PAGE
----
If you want good prop blur you'll need NOT to use anything higher than about 1000/sec. You'll also need to have a pretty good and stable panning technique to achive good consistant results. If you get nervous ( I do all the time ) use a higher shutter speed - 1260 to 2000 If light is bright- on those fast action shots.
Once you relax & get the hang of it, you'll be able to slow the shutter down to 160/sec and get really cool action shots with blurred props and backrounds. It takes alot of practice to get consistance results at that slow shutter. Since 3D flyers tend to fly erractic, it might be better to use the higher speeds to freeze the action.
That is my plan, quick enough to freeze the action yet blur the props. If I have a chance, though, I want to try blurring the background.
Get a high speed memory card too. There's nothing more frustrating than having to waite for the camera to write to the card. See camera manual for the fastest card it will support.
That is my one grievance with my camera, it can only do 4 shots before the buffer fills, I will just need to make do, though. Thank you for all of the help. I have a few more questions, though:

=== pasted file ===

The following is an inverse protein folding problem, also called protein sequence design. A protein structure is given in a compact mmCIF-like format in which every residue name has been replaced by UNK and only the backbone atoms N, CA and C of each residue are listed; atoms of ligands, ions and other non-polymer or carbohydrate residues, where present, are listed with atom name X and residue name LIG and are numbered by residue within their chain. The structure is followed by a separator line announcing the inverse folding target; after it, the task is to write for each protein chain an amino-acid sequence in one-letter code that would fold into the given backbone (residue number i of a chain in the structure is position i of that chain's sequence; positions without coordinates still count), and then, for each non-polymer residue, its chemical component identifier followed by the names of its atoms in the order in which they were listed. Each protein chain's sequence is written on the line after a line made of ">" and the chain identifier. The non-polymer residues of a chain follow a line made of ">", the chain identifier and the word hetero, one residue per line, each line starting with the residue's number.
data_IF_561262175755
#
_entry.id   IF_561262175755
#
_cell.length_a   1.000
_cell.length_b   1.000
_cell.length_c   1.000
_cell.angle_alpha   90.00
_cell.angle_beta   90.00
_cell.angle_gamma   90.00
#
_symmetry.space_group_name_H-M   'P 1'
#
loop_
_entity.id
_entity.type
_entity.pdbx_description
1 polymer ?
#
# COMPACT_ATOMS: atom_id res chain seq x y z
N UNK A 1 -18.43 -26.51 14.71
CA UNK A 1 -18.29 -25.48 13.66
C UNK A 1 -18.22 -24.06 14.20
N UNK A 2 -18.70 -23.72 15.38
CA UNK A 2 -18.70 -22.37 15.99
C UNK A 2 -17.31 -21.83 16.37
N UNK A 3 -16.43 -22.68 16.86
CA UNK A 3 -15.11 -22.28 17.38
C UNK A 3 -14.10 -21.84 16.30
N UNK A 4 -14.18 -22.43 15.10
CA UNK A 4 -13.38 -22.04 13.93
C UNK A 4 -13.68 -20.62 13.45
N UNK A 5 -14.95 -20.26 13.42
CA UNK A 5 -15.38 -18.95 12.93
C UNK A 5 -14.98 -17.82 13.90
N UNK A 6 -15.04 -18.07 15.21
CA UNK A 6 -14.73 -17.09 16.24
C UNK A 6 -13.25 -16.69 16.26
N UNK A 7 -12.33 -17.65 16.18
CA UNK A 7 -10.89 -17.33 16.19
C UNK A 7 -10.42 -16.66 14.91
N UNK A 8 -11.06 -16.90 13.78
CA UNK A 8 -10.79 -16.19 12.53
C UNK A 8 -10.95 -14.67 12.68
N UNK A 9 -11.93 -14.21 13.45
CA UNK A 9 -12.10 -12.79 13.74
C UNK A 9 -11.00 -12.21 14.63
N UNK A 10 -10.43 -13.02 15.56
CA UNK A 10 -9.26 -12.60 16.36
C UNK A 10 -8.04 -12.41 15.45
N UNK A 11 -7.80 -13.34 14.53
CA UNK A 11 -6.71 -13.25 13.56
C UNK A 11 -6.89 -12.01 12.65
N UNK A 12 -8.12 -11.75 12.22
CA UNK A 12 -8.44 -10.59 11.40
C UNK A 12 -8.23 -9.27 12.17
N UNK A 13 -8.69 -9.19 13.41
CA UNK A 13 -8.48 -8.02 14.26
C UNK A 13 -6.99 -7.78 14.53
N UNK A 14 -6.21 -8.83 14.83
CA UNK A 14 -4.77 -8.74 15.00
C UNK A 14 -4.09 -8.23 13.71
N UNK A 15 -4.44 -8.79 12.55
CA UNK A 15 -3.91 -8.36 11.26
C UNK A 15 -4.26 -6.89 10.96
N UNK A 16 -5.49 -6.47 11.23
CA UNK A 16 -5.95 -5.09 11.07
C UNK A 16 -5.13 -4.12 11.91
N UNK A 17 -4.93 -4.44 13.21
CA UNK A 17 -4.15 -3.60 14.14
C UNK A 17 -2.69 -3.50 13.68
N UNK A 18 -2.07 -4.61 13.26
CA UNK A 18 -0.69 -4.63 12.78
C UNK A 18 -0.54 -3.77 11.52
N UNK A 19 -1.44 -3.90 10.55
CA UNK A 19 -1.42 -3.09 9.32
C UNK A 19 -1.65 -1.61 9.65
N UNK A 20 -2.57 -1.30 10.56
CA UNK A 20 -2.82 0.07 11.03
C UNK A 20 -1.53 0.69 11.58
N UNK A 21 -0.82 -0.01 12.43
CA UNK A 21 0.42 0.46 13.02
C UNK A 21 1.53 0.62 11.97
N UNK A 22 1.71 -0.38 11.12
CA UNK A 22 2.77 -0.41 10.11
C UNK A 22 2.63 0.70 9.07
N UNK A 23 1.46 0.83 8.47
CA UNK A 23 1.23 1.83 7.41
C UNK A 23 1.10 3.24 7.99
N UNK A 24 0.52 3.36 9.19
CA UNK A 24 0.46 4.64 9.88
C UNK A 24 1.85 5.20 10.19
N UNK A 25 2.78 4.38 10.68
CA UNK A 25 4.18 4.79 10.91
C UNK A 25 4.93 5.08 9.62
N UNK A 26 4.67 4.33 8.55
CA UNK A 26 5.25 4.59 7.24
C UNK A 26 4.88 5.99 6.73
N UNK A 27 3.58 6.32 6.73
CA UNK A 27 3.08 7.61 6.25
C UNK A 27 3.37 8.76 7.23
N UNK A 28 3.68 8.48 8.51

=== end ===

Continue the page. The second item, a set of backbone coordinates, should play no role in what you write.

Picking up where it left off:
What are my rights to these pictures? If I send them to a sponsor can I still display them? Should I expect any of them to be published/displayed (assuming they are good)? Can I expect any money from it? I'm not expecting to profit at all, but hey, I wouldn't complain if I were lol.
Thank you again for all of your help.
Old 09-29-2013, 12:29 AM
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[ He may have an idea of what he is doing and could possibly clue me in (i.e. He's going to hover on the left side, go there). Would that be wrong to do?

I use whatever help I can get to allow me the best coverage. If you can plan ahead by talking with pilots before they fly, then that definitely makes your job easier. When pilots know that a photog is present for the specific purpose of "event coverage", they tend to place the model in front of them as much as is practicle.A 'win-win' for everyone.